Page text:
Last month, I wrote about my art being in a boutique hotel, along the bank of the Willamette River, The Independence, and just a 15 minute drive from Salem. When I wrote that blog post, I had three pieces of art on display at the hotel. As of writing this post, I now have an additional ten pieces there, and I haven’t even seen them yet! We plan to pay another visit (and another overnight) later this summer after their restaurant reopens in July.
I am writing now about another hotel in the Trace Hotel family, where I also have art, The Dundee. This hotel is located in Dundee, Oregon, in the heart of Oregon’s famous Willamette Valley wine country, and about a 40 minute drive from Salem. My art was installed the end of 2019, and then 2020 arrived, bringing Covid with it, and everything shut down. As things reopened in 2021, we decided to visit The Dundee. We were invited to come stay at the hotel, so earlier this month we went to The Dundee for three nights. Oh my. The Dundee has a stylish vibe and touches of luxury. Photos tell it best.
Once we were settled in, we started exploring, looking for my nine pieces of art; it was a bit like a scavenger hunt. Three of the paintings were right outside the door of our room on the second floor of the first building.
We continued our search. Right around the corner from our room, was the conference room, or Boardroom, and inside were three of my acrylic pieces.
When we were in the hallway, Jim, the hotel’s maintenance person, found out I had painted several of the paintings in the hotel and asked if I had by chance painted the pieces in the Boardroom. When I replied that I had, he said, “Come with me. I’ve studied those paintings, and I have questions for you.” In we went.
Jim’s question was if I had intentionally placed animals in my paintings. I told him I hadn’t, but he insisted he saw a bee, a bird, a cat, and a COW!
We set out again on our mission to find my paintings, leaving the first building, passing a great courtyard between the two buildings, and then entering the second building.
We spied the first painting on the landing between the first and second floors.
We had a beautiful three nights in the heart of the Willamette Valley (surrounded by wineries if you are a lover of wine) and we are already looking forward to our next visit.
So what happened to those 100+pieces of art I created from January 31 through mid May? The ones I blogged about on March 21st at the half way point and the ones I celebrated on May 12th when I completed the project?
I turned some of them into cards so I can write thank you notes to people who purchase paintings.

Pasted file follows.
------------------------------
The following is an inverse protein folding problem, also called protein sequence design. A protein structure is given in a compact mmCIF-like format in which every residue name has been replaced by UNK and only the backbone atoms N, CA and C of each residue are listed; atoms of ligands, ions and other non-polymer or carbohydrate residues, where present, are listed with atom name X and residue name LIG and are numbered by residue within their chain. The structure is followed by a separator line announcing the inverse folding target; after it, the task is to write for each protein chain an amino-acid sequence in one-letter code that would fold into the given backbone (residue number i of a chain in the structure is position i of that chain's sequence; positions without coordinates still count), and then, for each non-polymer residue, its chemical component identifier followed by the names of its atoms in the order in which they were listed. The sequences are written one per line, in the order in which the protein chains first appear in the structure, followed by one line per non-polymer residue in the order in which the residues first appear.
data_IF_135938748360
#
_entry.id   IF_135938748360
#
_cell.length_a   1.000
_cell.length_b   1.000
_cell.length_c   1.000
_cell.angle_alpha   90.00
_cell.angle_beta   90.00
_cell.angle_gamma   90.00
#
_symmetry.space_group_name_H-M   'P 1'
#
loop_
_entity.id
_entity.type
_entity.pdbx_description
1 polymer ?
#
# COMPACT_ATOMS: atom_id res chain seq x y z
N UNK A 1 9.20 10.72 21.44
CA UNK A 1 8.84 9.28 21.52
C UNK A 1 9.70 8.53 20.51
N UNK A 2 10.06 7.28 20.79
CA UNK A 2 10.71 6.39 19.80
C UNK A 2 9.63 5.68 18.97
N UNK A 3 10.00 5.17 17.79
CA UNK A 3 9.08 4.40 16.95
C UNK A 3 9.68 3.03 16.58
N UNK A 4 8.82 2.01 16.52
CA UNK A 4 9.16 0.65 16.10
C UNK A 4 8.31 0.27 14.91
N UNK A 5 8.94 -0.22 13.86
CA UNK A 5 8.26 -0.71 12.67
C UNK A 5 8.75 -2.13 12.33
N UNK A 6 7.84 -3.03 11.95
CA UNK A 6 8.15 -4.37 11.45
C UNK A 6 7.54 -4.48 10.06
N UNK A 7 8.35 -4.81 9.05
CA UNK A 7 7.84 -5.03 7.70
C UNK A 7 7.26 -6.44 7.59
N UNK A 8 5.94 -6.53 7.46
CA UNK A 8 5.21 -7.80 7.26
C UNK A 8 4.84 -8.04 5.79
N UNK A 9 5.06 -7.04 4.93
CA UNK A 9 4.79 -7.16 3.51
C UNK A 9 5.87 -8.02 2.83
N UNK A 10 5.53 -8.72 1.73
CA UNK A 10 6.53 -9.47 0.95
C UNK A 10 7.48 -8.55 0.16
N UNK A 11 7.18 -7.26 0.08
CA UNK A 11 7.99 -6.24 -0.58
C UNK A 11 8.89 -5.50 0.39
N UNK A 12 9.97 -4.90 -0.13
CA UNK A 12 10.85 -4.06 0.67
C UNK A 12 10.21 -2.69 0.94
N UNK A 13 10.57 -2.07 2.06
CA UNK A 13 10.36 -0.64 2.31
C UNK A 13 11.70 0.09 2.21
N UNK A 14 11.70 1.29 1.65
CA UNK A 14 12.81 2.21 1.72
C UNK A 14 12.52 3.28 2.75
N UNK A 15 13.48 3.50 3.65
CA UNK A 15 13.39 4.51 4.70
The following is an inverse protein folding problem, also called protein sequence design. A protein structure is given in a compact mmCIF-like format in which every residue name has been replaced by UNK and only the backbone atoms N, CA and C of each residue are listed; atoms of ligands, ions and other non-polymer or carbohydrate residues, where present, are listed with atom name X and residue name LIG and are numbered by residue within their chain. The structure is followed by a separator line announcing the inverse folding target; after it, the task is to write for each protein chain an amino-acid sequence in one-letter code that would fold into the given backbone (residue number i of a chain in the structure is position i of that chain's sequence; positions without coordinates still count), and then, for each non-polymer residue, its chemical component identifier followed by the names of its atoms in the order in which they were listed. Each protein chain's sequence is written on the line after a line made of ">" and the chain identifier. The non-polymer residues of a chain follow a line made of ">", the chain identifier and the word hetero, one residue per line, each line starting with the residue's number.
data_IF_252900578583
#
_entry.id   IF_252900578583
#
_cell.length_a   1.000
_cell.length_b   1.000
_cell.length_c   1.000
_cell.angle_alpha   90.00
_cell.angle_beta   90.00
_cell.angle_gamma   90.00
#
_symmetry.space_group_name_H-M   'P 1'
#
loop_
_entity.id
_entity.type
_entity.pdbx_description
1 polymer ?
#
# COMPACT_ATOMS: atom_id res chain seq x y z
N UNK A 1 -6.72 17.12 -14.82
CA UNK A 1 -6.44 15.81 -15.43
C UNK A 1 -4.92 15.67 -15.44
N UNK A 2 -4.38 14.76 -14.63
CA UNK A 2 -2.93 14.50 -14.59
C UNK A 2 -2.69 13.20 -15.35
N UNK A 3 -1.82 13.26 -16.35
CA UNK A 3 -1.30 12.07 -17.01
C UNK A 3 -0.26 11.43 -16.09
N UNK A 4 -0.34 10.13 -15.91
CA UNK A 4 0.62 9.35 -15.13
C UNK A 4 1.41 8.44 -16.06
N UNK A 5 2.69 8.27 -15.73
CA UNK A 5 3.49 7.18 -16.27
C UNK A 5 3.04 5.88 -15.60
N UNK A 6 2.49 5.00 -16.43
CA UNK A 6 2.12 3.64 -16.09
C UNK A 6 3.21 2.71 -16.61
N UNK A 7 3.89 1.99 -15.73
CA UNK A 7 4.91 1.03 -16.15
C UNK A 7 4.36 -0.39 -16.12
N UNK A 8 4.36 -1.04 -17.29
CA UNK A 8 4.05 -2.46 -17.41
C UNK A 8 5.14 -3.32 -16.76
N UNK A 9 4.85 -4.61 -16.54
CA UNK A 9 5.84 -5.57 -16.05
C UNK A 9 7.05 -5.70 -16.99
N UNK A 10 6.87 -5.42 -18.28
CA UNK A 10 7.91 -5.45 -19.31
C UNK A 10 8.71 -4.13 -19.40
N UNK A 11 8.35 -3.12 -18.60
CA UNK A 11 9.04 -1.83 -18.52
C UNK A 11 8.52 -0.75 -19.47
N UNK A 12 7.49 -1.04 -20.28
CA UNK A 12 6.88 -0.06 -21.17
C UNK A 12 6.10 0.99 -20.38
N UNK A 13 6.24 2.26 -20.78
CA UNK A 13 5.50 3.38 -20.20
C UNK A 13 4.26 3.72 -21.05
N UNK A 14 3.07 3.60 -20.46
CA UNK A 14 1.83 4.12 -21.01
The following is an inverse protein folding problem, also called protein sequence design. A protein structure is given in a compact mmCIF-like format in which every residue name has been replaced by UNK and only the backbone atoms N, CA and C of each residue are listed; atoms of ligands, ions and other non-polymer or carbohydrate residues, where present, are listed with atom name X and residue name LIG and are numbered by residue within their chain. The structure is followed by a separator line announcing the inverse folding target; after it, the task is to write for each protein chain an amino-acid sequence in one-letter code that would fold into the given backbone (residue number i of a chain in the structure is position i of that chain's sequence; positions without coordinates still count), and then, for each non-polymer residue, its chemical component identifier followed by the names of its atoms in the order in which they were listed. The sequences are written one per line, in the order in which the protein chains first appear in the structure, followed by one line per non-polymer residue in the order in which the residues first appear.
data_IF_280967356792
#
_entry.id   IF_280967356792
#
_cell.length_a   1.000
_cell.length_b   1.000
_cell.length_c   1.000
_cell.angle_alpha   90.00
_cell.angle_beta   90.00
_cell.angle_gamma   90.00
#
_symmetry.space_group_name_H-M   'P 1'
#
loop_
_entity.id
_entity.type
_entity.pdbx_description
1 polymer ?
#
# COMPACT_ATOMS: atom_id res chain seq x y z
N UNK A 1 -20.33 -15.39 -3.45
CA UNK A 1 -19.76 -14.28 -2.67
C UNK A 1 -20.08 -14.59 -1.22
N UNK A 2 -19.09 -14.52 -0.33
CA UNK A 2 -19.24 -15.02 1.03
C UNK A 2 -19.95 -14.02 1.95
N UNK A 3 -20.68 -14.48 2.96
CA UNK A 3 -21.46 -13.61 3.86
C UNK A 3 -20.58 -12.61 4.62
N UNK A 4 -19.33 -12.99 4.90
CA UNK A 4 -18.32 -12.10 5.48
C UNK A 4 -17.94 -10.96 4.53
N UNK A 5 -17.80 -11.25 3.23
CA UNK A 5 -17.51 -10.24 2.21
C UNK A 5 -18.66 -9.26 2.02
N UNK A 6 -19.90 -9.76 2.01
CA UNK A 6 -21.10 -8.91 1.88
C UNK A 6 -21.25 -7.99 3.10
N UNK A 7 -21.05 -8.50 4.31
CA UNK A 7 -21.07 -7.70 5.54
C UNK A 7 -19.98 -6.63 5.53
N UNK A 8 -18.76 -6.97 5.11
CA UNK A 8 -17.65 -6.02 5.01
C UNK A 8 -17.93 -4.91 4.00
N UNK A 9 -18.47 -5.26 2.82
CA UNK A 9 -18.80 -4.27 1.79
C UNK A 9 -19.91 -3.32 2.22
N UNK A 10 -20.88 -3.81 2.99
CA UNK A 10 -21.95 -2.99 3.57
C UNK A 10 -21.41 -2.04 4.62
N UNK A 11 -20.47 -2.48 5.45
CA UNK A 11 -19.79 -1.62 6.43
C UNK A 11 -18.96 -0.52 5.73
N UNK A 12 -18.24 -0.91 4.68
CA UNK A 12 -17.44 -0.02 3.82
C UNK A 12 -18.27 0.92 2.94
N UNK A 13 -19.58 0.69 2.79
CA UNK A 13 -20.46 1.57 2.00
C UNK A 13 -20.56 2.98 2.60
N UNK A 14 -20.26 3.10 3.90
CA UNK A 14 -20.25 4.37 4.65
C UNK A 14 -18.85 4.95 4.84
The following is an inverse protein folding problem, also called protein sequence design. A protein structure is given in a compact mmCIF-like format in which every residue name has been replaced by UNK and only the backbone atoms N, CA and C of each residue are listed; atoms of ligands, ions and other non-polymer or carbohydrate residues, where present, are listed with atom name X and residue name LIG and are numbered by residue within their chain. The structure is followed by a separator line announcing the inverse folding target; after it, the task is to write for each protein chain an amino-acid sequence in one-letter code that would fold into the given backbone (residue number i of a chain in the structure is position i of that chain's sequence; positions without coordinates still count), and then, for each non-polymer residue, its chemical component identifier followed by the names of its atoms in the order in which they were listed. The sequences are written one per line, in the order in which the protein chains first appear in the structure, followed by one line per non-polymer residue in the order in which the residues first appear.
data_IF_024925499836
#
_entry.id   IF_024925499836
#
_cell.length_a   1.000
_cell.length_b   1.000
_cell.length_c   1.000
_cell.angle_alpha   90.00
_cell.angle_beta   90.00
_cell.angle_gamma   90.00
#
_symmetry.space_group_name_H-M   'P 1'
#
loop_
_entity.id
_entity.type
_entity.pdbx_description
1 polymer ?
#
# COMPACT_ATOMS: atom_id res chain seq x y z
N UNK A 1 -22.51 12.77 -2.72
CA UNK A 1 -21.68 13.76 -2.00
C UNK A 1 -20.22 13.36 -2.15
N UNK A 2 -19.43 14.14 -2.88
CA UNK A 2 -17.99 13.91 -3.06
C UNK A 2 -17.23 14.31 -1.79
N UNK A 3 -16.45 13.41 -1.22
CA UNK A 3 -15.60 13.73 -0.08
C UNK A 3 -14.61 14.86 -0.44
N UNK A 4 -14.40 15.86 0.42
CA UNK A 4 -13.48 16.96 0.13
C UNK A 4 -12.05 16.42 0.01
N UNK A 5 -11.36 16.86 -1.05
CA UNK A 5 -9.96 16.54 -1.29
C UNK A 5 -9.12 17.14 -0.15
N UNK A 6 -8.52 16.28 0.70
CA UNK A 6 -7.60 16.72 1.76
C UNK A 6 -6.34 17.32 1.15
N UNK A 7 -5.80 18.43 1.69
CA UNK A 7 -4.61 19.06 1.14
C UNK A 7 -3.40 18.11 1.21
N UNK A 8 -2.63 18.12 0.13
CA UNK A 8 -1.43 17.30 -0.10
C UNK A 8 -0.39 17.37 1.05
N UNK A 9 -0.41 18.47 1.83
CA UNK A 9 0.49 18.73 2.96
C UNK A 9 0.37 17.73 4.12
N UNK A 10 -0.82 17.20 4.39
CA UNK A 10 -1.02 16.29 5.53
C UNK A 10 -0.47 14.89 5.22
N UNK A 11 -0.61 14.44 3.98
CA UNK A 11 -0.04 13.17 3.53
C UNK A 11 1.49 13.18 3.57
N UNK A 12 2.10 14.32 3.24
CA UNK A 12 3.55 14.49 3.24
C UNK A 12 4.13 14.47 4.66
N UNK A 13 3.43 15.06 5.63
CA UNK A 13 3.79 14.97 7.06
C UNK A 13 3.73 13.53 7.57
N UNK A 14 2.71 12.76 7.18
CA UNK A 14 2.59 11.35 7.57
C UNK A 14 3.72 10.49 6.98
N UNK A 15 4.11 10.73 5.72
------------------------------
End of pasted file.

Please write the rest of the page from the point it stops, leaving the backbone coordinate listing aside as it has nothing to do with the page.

But I had the most fun matting 44 of the paintings and collages I created. If you aren’t familiar with the project, artists were challenged to create a piece of art or do something creative for 100 days (my entire process was documented on Instagram at DaynaLovesArt). We were encouraged to investigate a particular medium, theme, or idea. My chosen project was to create art on scraps of the lowly brown paper bag. So, I ripped apart lots of paper bags that I had stashed away, and for 100 days I painted using acrylics or oil and cold wax, or I collaged using scraps of paper, or I combined a bit of paint and collage. I ended up with over 100 pieces of abstract art. I chose 44 of them to seal with varnish, then glued those pieces to a backer board, adhered a 45-degree beveled edge mat to frame the art, wrote the day I created the piece, signed my name, and put each piece in a clear bag. Whew. I’m tired just writing the various steps.
Then the more behind the scenes work began. After the pieces were ready, I wrote a description of how I created each piece, took photos, and turned the photos and text over to my IT/business manager/website
guru specialist willing partner for posting in my Shop: 100 Day Project. But here’s the thing/the small print/the catch. I have been trying to grow my email list so I am shamelessly soliciting sign ups by announcing when this special shop will open to subscribers ahead of when I announce it more publicly. My June newsletter is about ready to launch, so I thought I would make a final push and give my friends, art lovers, curious followers, and even my family, the opportunity to sign up for my newsletter. The newsletter will share two things in particular about this project: 1) when the shop will open for purchasing these pieces, and 2) why I am pricing these pieces at $49 (which includes shipping). You might be thinking, “Another newsletter?!?” Yawn. I promise that my newsletters aren’t too long, I include content that isn’t shared on other social medium platforms (or at least different photos), and I won’t bombard you with lots of emails. If I have your interest at all, just click on the link, which will take you to my website where you can sign up. NEWSLETTER LINK